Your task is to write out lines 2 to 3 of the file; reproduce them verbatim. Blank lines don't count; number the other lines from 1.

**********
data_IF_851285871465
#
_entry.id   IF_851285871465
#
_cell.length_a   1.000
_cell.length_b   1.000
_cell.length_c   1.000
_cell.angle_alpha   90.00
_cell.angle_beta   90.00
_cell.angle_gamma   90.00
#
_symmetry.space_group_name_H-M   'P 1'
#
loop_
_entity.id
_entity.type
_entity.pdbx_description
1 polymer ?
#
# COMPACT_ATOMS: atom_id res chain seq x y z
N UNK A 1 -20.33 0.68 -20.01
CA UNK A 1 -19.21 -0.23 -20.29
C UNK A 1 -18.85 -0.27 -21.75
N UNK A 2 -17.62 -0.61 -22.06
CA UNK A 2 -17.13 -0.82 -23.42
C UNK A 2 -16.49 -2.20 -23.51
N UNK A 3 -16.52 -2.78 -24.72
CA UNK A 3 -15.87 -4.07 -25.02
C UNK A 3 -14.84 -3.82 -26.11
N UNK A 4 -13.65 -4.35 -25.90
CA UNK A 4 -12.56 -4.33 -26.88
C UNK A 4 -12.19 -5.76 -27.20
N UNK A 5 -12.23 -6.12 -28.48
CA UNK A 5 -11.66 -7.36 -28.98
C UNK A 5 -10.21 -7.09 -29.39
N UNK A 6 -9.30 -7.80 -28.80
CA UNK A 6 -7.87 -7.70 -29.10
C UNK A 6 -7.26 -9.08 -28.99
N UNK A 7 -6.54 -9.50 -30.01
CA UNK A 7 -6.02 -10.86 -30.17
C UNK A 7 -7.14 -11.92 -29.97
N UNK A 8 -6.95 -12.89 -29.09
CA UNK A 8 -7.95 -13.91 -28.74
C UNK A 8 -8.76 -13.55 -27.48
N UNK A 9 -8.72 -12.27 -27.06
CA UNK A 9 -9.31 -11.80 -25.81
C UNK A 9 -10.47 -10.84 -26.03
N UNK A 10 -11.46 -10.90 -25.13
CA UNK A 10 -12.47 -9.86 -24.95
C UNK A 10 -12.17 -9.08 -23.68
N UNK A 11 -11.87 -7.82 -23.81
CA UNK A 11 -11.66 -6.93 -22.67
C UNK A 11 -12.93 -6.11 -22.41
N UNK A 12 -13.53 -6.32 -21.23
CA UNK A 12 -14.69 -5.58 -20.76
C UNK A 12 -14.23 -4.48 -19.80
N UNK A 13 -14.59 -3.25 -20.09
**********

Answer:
#
_entry.id   IF_851285871465